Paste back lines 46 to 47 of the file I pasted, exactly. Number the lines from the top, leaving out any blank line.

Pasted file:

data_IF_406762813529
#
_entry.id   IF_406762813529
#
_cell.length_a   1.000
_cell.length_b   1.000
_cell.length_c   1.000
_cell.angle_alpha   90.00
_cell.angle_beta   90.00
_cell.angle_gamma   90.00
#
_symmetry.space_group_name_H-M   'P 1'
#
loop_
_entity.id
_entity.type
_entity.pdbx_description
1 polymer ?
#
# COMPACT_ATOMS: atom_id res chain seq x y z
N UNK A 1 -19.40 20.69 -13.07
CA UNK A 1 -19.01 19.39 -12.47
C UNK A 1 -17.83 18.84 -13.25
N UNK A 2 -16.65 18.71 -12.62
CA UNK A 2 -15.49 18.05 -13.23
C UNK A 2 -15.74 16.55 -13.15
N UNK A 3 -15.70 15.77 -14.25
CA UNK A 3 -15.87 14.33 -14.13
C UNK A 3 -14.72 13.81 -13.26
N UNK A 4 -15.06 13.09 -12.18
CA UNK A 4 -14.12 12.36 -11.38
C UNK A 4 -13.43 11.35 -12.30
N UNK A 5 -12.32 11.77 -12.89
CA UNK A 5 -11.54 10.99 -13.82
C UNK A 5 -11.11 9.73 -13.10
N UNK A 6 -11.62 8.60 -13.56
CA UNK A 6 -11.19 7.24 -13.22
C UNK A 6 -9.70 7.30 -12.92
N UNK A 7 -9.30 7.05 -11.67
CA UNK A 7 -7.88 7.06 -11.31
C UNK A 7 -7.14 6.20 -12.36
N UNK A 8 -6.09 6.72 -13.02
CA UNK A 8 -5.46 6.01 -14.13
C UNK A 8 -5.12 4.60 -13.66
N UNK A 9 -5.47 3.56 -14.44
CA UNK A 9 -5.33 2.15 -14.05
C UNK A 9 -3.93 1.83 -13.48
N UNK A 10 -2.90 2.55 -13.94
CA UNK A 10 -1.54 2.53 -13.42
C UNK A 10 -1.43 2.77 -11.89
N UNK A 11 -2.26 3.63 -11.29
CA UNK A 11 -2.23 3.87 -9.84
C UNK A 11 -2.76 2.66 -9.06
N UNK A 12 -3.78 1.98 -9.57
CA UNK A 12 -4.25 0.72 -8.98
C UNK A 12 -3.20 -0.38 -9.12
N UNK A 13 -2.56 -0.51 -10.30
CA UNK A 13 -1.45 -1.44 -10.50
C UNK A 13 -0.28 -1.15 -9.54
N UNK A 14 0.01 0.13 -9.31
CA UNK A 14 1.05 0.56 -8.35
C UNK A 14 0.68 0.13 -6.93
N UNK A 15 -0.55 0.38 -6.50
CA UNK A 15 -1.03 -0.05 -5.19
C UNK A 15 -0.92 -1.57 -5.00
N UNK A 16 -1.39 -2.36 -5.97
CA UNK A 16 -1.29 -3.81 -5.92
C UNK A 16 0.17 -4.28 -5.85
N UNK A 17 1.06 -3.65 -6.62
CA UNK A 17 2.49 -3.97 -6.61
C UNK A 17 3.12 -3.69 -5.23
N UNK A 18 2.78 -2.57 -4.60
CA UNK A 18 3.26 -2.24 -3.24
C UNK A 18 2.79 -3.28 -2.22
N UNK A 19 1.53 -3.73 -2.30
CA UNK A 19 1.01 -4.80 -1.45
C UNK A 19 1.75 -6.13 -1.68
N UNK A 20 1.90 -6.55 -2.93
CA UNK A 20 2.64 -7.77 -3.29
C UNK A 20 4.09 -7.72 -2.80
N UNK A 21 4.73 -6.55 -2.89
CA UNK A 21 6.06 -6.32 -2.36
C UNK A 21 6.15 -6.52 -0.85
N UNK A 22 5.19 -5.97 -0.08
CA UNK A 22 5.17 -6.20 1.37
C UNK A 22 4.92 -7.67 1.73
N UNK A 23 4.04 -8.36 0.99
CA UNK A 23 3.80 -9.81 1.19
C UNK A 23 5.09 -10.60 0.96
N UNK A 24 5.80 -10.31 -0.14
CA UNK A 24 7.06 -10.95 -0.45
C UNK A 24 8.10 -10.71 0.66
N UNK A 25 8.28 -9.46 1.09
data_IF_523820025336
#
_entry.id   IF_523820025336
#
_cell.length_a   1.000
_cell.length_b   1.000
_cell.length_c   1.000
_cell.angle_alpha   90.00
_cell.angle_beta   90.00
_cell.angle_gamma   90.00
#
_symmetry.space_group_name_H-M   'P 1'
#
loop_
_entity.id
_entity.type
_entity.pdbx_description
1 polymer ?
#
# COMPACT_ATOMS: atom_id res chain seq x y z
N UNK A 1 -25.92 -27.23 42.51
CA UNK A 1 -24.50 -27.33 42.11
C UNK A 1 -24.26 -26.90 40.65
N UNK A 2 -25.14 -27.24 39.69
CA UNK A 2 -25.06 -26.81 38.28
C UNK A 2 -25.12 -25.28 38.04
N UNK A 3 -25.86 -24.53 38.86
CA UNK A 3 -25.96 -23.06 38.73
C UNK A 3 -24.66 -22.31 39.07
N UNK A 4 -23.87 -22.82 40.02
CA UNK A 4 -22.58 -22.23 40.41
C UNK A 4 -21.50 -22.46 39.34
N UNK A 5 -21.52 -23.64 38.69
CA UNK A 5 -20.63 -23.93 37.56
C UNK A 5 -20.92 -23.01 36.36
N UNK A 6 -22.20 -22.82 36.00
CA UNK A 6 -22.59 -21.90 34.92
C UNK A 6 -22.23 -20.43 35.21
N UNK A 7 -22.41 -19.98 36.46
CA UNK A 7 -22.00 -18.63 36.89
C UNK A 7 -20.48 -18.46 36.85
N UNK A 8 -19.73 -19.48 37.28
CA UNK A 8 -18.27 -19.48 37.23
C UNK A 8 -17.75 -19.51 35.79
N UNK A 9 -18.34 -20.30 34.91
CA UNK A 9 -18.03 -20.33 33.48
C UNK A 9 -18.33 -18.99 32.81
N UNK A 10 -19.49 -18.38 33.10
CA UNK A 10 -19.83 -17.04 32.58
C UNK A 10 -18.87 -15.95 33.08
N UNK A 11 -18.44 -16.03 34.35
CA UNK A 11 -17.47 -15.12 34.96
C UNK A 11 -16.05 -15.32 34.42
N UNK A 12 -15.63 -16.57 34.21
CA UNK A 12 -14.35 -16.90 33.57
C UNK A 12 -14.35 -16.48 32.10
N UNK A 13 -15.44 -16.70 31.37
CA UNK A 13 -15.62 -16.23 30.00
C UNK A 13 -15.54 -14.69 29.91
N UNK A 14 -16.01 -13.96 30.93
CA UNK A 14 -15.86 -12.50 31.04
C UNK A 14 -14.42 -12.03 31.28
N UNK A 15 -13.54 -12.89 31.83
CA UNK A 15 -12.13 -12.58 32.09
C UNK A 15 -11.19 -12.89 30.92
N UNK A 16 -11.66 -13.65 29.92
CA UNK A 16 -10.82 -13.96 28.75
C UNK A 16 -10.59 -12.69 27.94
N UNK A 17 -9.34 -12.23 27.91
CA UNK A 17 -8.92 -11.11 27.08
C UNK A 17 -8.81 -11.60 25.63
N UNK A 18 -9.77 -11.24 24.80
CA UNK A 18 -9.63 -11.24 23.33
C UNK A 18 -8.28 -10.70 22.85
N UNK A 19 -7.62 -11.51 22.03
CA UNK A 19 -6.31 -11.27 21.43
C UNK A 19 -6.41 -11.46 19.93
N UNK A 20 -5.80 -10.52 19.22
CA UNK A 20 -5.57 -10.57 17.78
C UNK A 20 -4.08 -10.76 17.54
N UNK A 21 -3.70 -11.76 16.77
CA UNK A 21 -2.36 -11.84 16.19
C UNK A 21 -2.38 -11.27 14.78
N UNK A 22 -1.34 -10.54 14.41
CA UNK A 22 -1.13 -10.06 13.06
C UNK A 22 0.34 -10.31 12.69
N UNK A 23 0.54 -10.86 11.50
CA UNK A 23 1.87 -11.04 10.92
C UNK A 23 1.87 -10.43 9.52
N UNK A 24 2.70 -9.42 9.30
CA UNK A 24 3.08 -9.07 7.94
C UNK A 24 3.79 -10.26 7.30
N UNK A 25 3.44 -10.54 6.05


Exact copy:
CA UNK A 9 -5.33 2.15 -14.05
C UNK A 9 -3.93 1.83 -13.48